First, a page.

Farmers in many parts of the country had little to harvest this year thanks to the drought. But some KELOLAND farmers are taking in a pretty good crop.
With combines rolling in northern Brown County, many farmers are thankful for what they're taking off the fields.
"We're very fortunate we had as good a crop as we did. It's even better than we all thought it was going to be," Ricky Vander Vorst said.
Somewhere around 170 and 180 bushels an acre for corn is what Vander Vorst is seeing. He’s pleased with that yield. Beans came in at a strong 50 bushels an acre.
Vander Vorst credits subsoil moisture after years of flooding and timely rains in July for those numbers.
"I think we had some six weeks without any before that. So yeah, it was getting to the point where it was getting pretty serious," Vander Vorst said.
The elevator in Claremont is seeing more grain this year than it has in a while. Beans are piled outside. It's piling corn in bunkers and expects those to reach capacity.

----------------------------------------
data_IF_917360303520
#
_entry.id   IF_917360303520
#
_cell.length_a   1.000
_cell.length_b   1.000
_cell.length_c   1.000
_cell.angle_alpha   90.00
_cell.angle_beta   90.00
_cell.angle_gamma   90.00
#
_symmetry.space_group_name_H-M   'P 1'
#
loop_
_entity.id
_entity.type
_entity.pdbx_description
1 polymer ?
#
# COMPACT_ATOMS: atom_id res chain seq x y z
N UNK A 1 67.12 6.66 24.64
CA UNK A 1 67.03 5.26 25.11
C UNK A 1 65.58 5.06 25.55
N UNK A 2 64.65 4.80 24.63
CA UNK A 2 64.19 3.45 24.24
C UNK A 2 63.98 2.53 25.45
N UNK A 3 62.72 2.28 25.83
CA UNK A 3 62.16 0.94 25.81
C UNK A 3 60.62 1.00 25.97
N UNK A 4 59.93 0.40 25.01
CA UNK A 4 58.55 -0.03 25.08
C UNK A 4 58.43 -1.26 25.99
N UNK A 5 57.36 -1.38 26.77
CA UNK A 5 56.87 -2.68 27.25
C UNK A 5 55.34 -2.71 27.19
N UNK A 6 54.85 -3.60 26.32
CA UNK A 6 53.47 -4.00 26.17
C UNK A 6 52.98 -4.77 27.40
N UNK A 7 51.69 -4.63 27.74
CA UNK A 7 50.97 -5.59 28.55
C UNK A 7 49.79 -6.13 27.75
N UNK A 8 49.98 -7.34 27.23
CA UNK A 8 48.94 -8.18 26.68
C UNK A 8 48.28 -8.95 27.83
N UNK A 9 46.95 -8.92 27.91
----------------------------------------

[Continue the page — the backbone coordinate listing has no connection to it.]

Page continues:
"If these two bunkers get full, we'll just start piling on the ground somewhere, probably just to the north of here," Sara Frey said.
As trucks pull into the elevator, Frey says the capacity is an issue, but a good one to deal with especially after the past few years.
Flooding had prevented farmers from planting much of their ground and tough roads had prevented some trucks from reaching the elevator.
"This year, they've been good. We've been pretty fortunate," Vander Vorst said.
Spring had farmers in much of northern Brown County off to a better start this year to begin with. Vander Vorst planted all but 75 of his acres this year. Last year, he couldn't plant 500 acres.